The biopharma company solves small fundamental problems that currently hold us back from great medical advancement – and has recently secured a partnership with FTSE 100-listed Croda.
As well as an injection of investment, the partnership will accelerate the commercialisation of SiSaf’s technology, ProSilic, a next-generation drug delivery technology. But what else is in store for SiSaf?Here, Saffie-Siebert unveils where she sees the business in five years’ time. Founder: Dr Suzanne Saffie-Siebert
Turnover: Fundraised over $12m to date.
Your legacyWe want to be remembered as problem solvers in healthcare. There are excellent medicines out there in the world. But they can’t necessarily work with the body. That’s why we invented the technology, ProSilic. ProSilic helps medicines get into the body, protects the active ingredients and then it releases the drug where it is needed.
What is your business model?We solve small but fundamental problems in healthcare. That allows us to work across both cosmetic product development and prescription. This is unusual for biotech companies, it’s our USP.
How do you measure success?We measure the success of SiSaf on our ability to bring products to market. When someone benefits from one of our products, that’s when we can say we’ve achieved something.
Growth plansThe next year is about generating further clinical data to demonstrate the benefits and versatility of our technology, ProSilic. We are also planning to expand our cosmetic skin care brand, Good Science Beauty, across the Middle East and China.
How did you fund your business?When we started out, we applied for a grant from the EU, as well as small seed money from universities. We were successful, and this allowed us to pursue more research. Following that, we looked for VC funding. I’ve always made sure we’ve secured funds from investors that care about science. It’s really important that the people around us believe in what we are doing.
Your biggest technology boostProSilic! That’s our flagship technology and why the company has received the investment it has. ProSilic delivers life-saving treatments more effectively. It helps medicines get into the body, protects the active ingredients and then it releases the drug where it is needed.
In five yearsWe want to have developed more products and helped more people. If I had to put a number on it, I want us to have bought at least two prescription products to market.
Your highest pointAs of today, securing investment and a strategic partnership with an FTSE 100 company. For me, this validates our product, our approach and our potential.
Your lowest point
It’s hard starting a business. In the beginning, we had limited funding. When you take on staff you feel a huge responsibility to make the business a success. You want to make sure you are looking after them in the best possible way and early days finding capital to simply cover their salary was a challenge.It was a game-changing moment when our VC partners came on board. We worked together to make sure those that invested were interested in the science, not just the money. Now, they’ve stayed with us and reinvested three times.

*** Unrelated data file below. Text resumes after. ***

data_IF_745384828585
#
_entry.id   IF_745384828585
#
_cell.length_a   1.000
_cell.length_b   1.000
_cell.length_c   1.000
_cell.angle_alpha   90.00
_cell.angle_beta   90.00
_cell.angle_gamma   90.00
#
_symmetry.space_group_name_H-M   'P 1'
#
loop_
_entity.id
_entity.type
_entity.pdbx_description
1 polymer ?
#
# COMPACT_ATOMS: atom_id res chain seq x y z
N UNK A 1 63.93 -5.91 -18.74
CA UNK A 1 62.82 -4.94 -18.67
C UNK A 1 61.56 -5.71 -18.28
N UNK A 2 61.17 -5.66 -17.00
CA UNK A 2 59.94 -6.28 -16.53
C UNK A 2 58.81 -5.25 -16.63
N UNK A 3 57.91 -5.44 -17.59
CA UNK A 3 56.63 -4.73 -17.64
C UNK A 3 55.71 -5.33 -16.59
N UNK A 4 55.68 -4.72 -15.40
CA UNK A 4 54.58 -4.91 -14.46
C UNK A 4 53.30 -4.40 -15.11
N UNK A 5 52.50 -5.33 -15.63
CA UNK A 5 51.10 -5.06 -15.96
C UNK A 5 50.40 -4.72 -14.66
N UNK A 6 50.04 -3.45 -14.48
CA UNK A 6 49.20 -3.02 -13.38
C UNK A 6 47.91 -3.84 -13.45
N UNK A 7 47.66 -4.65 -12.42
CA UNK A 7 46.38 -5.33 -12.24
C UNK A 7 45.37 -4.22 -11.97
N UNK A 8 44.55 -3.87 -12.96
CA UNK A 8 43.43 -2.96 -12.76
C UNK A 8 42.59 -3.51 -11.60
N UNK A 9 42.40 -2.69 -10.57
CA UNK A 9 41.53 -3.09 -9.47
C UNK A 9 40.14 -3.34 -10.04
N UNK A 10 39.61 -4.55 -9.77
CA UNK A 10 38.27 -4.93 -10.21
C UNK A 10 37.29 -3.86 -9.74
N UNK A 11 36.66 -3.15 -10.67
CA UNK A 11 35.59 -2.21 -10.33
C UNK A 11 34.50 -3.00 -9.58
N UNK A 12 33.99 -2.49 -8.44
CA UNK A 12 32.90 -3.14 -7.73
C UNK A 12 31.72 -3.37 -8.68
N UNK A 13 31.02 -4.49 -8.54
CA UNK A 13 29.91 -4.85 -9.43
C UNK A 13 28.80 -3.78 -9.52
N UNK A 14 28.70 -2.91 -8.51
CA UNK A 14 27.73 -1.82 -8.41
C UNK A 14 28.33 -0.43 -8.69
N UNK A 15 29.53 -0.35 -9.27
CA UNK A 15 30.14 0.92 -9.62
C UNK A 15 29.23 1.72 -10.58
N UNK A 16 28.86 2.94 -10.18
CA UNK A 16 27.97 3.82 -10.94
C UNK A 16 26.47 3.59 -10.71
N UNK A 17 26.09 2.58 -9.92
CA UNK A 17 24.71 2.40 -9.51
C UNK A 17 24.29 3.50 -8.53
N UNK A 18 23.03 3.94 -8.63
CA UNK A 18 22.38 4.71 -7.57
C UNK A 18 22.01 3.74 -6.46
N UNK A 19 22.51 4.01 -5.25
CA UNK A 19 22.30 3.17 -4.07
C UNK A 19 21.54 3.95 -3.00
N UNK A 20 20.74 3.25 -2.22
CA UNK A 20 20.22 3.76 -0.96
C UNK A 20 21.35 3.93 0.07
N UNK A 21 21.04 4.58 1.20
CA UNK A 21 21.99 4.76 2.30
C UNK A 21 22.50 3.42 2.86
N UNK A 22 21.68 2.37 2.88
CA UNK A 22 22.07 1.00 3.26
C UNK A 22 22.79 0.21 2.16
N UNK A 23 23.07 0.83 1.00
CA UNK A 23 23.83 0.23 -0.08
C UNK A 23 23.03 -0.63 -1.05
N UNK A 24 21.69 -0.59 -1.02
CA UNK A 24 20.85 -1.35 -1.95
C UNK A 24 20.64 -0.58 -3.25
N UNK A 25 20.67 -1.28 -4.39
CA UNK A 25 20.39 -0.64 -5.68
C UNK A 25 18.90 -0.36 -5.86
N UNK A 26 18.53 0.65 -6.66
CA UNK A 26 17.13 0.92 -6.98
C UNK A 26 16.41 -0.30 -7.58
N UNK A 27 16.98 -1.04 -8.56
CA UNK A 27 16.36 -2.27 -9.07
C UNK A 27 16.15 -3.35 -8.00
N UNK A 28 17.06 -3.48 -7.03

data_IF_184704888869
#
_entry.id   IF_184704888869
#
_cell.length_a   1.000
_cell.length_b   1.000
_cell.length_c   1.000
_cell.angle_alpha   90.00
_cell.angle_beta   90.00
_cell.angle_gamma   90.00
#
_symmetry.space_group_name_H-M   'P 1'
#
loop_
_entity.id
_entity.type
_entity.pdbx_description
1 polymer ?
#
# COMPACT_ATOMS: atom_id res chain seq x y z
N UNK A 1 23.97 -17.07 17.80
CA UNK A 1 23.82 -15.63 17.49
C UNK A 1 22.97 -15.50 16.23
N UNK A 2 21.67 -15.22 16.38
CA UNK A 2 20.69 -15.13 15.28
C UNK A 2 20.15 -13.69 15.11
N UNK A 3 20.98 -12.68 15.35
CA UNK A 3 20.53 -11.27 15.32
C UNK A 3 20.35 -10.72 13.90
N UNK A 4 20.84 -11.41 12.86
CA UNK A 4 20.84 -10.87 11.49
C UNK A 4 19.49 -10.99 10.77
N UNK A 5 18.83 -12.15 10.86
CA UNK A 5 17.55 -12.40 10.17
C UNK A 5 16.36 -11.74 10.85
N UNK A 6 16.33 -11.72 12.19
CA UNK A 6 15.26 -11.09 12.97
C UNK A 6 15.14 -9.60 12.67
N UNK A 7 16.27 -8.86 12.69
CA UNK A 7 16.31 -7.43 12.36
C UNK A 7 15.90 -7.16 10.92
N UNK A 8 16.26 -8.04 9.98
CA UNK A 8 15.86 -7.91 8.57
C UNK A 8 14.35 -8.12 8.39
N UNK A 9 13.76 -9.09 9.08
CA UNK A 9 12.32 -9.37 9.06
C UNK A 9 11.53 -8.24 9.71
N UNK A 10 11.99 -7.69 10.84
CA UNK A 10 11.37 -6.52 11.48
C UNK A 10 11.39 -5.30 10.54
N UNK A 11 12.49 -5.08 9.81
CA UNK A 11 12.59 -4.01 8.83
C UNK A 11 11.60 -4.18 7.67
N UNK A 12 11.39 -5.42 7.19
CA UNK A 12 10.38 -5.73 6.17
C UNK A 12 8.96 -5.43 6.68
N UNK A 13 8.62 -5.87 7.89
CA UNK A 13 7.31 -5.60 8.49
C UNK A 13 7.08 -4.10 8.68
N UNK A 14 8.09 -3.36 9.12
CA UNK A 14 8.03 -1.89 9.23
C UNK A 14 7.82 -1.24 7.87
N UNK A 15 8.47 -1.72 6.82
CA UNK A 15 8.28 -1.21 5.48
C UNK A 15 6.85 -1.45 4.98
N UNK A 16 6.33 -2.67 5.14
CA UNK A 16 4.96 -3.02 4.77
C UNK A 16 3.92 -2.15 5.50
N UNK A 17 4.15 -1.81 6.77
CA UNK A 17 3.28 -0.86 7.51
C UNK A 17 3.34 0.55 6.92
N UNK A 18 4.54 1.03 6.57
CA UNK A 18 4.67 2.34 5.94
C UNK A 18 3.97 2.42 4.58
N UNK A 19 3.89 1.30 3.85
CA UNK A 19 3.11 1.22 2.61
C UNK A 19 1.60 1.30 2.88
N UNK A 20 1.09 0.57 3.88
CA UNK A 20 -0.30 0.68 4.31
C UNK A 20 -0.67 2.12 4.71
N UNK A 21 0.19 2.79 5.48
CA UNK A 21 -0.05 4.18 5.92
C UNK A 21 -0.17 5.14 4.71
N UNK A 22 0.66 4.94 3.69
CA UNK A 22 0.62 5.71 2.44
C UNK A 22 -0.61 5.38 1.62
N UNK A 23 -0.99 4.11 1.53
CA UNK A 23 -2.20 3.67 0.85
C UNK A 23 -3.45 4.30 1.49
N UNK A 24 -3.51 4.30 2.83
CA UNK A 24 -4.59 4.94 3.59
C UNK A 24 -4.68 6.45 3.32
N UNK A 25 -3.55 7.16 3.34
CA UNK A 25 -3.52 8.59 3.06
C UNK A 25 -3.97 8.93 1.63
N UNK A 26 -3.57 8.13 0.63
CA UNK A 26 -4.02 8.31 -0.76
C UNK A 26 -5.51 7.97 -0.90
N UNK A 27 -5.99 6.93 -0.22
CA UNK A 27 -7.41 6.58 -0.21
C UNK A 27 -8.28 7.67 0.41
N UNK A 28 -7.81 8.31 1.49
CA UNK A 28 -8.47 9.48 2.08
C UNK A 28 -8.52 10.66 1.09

What would you tell your younger self?There is always tomorrow. Keep going. There will be a better day.
Your policy wish listMore support for entrepreneurs in healthcare. When this is done well, the impact is huge. Take Silicon Valley. In the early days, the government in the US backed it. Entrepreneurs went there, failed and then thrived. There needs to be adequate funding and support for startups in the early stages, whether they succeed or not. That’s what creates the right environment to invent and advance new products and technology.
Your biggest piece of advice to other entrepreneurs?Have a thick skin. It’s a bumpy road, but if you can stick with it, it’s extremely rewarding. Specifically, to other women, be confident. Go get it. You will succeed.
Fly fishing. I love it. That’s the only time I properly switch off. You have to go really early in the morning. I used to fly fish in Northern Ireland a lot when I first started SiSaf. The company was obtained its first support in Belfast. I also do a lot of sudoku and brain games.
What would make you a better leader?To be a good leader you need to understand your business and your staff inside out. I started at the bottom as a lab technician in Moorfields Eye Hospital, now I’m a CEO. When you start on the shop floor, you become stronger leader because you understand both your staff and your business so you can lead them better You can communicate with your staff at all levels & able to guide them.
The one app you use the most?My podcast App. I love podcasts!
A day in your lifeI wake up at 5am. I drink a class of lemon water and check my emails. Time and space this early means I can get back to those in America and China. I have a cup of coffee with my husband before leaving for the office. I’m in the lab every day. At lunch, I always go for a walk. I need half an hour to think. Then it’s back into meetings. I normally present to potential investors every week. When I’m not at work I like being with my godson. He has autism. His condition has definitely spurred on my scientific work. I’d love to invent a product that could help him.
On your reading list right nowI’d say brain training games. I love them: suduko, crosswords, anything like that. I could do them for hours.
On your watchlist right nowJoy with Jennifer Lawrence. When I watched the film, I related to the main characters ups and downs.
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